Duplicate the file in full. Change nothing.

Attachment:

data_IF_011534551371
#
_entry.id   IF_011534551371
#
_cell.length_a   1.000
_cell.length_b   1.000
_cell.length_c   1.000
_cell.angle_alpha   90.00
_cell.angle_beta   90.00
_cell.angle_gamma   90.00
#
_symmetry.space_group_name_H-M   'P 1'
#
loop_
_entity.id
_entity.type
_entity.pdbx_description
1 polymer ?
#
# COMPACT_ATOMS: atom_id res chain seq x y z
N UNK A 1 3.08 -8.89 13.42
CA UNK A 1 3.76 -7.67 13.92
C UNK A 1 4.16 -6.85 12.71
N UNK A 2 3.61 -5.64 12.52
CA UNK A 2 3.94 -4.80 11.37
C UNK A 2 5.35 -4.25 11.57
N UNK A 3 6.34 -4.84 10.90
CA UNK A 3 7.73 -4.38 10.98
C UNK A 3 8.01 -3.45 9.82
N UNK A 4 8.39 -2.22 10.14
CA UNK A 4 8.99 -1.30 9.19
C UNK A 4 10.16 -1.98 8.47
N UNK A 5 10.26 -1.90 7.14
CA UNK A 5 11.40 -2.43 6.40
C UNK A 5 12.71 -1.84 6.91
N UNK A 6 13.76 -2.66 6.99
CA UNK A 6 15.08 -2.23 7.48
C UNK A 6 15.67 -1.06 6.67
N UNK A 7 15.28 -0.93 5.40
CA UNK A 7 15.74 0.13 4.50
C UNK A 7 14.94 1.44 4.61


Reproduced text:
data_IF_011534551371
#
_entry.id   IF_011534551371
#
_cell.length_a   1.000
_cell.length_b   1.000
_cell.length_c   1.000
_cell.angle_alpha   90.00
_cell.angle_beta   90.00
_cell.angle_gamma   90.00
#
_symmetry.space_group_name_H-M   'P 1'
#
loop_
_entity.id
_entity.type
_entity.pdbx_description
1 polymer ?
#
# COMPACT_ATOMS: atom_id res chain seq x y z
N UNK A 1 3.08 -8.89 13.42
CA UNK A 1 3.76 -7.67 13.92
C UNK A 1 4.16 -6.85 12.71
N UNK A 2 3.61 -5.64 12.52
CA UNK A 2 3.94 -4.80 11.37
C UNK A 2 5.35 -4.25 11.57
N UNK A 3 6.34 -4.84 10.90
CA UNK A 3 7.73 -4.38 10.98
C UNK A 3 8.01 -3.45 9.82
N UNK A 4 8.39 -2.22 10.14
CA UNK A 4 8.99 -1.30 9.19
C UNK A 4 10.16 -1.98 8.47
N UNK A 5 10.26 -1.90 7.14
CA UNK A 5 11.40 -2.43 6.40
C UNK A 5 12.71 -1.84 6.91
N UNK A 6 13.76 -2.66 6.99
CA UNK A 6 15.08 -2.23 7.48
C UNK A 6 15.67 -1.06 6.67
N UNK A 7 15.28 -0.93 5.40
CA UNK A 7 15.74 0.13 4.50
C UNK A 7 14.94 1.44 4.61